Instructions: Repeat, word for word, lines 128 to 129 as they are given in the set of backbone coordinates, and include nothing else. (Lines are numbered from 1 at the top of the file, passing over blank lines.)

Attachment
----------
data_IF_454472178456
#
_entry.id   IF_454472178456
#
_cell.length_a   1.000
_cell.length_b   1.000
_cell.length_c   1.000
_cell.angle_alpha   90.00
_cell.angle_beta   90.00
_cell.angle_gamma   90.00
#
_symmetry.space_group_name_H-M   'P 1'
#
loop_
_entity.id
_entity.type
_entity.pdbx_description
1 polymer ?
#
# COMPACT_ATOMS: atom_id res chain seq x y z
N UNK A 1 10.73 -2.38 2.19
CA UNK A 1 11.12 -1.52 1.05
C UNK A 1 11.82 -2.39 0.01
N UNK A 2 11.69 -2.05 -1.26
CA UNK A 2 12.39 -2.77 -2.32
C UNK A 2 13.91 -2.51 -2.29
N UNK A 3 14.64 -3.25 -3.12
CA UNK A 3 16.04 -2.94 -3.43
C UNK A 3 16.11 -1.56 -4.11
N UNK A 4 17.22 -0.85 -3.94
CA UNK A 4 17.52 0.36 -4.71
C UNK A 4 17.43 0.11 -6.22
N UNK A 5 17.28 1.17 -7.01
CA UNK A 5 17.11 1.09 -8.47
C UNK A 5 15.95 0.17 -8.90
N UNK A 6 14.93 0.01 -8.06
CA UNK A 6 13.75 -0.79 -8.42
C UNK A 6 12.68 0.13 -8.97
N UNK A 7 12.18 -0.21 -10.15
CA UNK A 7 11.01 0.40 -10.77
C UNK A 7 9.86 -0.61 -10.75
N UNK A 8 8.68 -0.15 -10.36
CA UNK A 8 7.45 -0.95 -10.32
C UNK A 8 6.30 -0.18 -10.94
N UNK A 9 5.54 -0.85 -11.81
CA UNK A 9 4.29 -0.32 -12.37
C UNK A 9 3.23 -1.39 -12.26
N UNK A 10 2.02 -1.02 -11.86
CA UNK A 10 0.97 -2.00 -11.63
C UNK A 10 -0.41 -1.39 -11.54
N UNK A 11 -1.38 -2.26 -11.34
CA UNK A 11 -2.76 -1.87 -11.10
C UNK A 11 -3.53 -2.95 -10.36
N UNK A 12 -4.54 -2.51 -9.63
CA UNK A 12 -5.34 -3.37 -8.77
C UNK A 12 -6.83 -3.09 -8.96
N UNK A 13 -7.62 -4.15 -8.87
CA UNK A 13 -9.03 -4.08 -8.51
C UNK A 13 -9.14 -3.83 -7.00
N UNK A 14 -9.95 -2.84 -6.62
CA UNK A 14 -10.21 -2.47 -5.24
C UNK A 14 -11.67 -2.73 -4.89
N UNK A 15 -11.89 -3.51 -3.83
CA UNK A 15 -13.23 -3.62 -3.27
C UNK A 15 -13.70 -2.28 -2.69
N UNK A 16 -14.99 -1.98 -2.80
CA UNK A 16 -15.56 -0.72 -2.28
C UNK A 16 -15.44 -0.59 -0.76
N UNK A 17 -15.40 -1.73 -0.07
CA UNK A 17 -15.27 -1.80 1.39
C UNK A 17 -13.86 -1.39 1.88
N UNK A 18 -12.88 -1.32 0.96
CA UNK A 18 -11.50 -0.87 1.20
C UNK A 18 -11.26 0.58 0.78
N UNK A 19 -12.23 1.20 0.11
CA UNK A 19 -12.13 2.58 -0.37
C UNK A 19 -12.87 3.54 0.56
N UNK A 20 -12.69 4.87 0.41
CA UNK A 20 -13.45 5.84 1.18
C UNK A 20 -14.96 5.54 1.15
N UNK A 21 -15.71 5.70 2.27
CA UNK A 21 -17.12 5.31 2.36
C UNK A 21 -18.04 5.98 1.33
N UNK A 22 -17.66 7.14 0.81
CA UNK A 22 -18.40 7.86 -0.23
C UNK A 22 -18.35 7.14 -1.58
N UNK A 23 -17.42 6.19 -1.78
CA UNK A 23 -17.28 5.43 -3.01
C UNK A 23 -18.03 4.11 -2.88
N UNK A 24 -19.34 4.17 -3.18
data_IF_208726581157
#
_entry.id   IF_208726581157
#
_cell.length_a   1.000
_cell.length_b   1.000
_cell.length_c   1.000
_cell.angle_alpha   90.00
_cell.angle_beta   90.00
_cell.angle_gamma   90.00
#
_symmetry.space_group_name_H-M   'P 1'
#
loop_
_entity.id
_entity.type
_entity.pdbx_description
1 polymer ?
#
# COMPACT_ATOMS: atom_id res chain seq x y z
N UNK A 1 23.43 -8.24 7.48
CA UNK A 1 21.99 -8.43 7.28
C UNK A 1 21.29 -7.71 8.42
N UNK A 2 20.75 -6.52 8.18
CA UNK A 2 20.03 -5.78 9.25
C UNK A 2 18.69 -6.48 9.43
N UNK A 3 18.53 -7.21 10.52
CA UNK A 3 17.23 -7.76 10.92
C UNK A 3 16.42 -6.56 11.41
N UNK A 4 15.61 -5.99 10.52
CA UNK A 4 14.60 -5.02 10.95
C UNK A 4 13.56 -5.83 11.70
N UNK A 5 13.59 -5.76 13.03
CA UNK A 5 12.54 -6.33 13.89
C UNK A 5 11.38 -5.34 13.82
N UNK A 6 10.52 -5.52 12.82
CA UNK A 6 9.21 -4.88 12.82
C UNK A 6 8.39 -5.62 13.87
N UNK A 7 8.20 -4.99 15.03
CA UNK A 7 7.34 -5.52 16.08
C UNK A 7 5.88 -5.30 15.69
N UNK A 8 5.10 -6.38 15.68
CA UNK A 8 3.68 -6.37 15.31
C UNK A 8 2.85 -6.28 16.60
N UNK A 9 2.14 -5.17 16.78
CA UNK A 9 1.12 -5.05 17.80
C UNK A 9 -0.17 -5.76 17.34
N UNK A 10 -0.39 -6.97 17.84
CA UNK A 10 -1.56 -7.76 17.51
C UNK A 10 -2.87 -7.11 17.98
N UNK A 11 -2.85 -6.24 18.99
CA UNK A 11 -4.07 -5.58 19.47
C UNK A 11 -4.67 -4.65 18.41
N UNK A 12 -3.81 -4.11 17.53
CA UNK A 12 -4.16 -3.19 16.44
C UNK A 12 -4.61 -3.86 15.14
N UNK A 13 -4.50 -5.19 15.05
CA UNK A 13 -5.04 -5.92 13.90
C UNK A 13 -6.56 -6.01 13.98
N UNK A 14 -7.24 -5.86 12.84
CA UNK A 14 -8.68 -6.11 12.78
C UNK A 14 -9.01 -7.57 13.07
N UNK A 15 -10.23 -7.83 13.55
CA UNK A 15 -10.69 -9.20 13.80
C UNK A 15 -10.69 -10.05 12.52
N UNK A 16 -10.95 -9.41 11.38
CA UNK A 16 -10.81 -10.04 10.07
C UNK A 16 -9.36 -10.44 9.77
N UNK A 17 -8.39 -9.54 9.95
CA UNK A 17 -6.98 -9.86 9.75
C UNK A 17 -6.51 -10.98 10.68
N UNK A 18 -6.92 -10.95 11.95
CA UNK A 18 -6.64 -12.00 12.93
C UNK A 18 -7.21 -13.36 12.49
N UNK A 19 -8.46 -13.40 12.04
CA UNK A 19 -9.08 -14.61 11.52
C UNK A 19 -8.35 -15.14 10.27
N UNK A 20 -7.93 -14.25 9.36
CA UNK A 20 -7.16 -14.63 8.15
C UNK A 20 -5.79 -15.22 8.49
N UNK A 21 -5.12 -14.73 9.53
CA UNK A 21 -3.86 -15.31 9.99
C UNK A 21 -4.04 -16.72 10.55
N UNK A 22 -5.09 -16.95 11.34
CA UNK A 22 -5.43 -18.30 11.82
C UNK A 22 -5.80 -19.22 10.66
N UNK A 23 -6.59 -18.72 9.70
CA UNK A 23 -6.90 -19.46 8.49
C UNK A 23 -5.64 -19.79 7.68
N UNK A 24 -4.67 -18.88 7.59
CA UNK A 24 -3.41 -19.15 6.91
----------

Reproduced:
C UNK A 6 8.39 -5.62 13.87
N UNK A 7 8.20 -4.99 15.03